Most of the options do not support conditionals, which leads to the question of how to support different environments. For instance, if we picked JSON, we’d have to introduce a filename suffix system where config.json is applied everywhere, but config.env-prod.json is only applied to the environment named “prod”, and config.dev.json is applied to all development environments. Then a question of the merge order arrives, and how do overrides work:

  • does a specified environment name override a value defined in the environment type?
  • what if a field is null or undefined in the override, does that mean unset it or leave the previous value?.

Another disadvantage is IDE warnings around type safety, and auto-completion would not be automatic; we’d have to add it into the Encore plugin to provide a good development experience.

To be complete, we briefly considered the option of writing the configuration directly into Go using regular Go code, as this would give the ability to easily have expressions to control config. However, we quickly ruled it out as the advantages of type safety and IDE support were far outweighed by the disadvantages. Using Go would mean having to convert static data into Go code, and initializing structs or updating config values would result in a recompile and relink of the app, which would slow down iteration times.

Finally, we settled on the same configuration language that we use internally for our own systems: CUE Lang. As it has many of the properties we where after:

  • It’s a strict superset of JSON, which means all valid JSON is valid CUE, so users do not have to learn CUE to get started
  • CUE has full type safety meaning CUE tooling can report incomplete configuration or invalid types being used
  • It supports expressions such as if statements and loops
  • CUE has inline comments
  • Best of all; it is deterministic no matter which order you process files, the final output will always be the same.

Designing the API

As with most of our features, this is where we spent a lot of time going back and forth. Encore takes backward compatibility extremely seriously. Similar to the Go compatibility promise, Encore aims to never break working code in future versions of Encore. That means any API we provide must be designed both for what we want to do in the future with that feature, and how the API may interact with other features of Encore.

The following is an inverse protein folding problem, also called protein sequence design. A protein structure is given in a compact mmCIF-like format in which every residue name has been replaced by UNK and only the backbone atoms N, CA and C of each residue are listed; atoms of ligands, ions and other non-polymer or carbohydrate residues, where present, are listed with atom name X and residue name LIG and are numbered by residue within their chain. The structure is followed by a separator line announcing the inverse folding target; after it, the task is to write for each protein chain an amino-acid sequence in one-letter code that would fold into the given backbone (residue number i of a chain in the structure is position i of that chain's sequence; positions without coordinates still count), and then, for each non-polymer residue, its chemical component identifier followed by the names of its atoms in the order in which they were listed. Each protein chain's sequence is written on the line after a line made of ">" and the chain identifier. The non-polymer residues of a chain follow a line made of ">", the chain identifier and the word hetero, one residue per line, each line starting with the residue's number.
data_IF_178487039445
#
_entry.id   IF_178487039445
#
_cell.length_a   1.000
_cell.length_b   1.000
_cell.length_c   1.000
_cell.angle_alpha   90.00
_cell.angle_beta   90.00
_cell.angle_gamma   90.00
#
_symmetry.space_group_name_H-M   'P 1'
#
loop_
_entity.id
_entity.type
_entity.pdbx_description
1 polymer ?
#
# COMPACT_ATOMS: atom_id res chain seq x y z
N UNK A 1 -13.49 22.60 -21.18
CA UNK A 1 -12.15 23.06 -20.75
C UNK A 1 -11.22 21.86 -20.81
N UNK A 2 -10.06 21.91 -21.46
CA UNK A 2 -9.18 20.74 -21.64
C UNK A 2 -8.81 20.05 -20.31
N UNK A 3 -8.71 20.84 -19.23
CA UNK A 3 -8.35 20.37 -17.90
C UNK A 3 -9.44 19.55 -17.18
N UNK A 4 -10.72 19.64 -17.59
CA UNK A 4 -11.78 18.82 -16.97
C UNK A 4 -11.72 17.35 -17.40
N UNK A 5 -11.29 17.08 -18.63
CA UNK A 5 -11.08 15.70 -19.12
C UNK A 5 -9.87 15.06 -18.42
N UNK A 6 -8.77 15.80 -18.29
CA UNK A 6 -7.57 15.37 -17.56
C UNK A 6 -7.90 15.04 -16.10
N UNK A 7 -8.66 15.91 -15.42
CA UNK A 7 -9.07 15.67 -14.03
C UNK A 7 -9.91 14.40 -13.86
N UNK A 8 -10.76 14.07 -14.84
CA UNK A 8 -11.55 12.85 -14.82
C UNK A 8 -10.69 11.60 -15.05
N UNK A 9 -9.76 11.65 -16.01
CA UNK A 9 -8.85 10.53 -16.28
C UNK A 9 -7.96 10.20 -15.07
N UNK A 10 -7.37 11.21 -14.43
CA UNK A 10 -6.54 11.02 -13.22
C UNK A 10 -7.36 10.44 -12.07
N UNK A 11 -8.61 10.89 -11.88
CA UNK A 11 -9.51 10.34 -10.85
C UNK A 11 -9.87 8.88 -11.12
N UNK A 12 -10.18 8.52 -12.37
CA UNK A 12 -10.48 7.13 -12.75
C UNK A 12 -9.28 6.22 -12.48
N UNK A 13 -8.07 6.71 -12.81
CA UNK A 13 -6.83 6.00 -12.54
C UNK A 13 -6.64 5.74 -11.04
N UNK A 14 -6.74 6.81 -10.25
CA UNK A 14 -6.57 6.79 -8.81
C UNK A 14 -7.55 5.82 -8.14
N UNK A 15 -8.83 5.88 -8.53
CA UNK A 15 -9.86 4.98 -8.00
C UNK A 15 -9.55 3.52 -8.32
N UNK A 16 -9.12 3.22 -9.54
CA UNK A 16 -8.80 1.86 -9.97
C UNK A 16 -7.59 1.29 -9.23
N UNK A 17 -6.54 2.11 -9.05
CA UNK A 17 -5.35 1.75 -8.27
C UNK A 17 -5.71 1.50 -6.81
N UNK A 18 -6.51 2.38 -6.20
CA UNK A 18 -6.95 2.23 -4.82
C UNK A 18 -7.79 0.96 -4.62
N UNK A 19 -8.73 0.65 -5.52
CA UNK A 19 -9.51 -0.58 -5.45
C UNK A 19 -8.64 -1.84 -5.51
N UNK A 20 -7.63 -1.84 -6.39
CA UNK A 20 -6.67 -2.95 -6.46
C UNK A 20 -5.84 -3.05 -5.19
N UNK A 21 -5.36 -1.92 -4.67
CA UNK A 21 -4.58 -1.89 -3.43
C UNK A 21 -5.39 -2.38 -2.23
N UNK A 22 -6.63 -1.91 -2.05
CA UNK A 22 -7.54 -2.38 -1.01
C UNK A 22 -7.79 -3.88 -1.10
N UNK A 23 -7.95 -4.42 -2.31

We needed to be able to statically read all configuration keys and return types, such that we could generate a CUE file with the required constraints on types, thus gaining our compile-time type safety and completeness checks.

We landed on four main contenders for the design of how to access the configuration from the Go code.

1. Implicit loading

This would be consistent with how secrets are currently defined in Encore. The user would write a package-level variable with an inline struct type, but not provide an instance of that config. Then at compile time, Encore would inject the instance against that variable.

package svc var cfg struct { ReadOnlyMode bool Currencies map[string]struct{ Name string Code string } }

Documentation of the configuration options would come naturally to Go programmers, as they could just document the struct, and we would replicate those comments into the generated CUE file.

2. Explicit loading

In this approach, we took the first approach and removed the “magic” by introducing an explicit Load function call. Under the hood, this is exactly what Encore would have rewritten your code to be in the first option, but due to your explicitly calling Load, it’s less confusing as to how that variable came to be set in the first place.

package svc import "encore.dev/config" type Config struct { ReadOnlyMode bool Currencies map[string]struct{ Name string Code string } } var cfg = config.Load[Config]()

3. Reference by Path

We considered an XPath style API, where instead of defining a config struct, you would explicitly read into the configuration, and we would infer the structure of the configuration from the access pattern.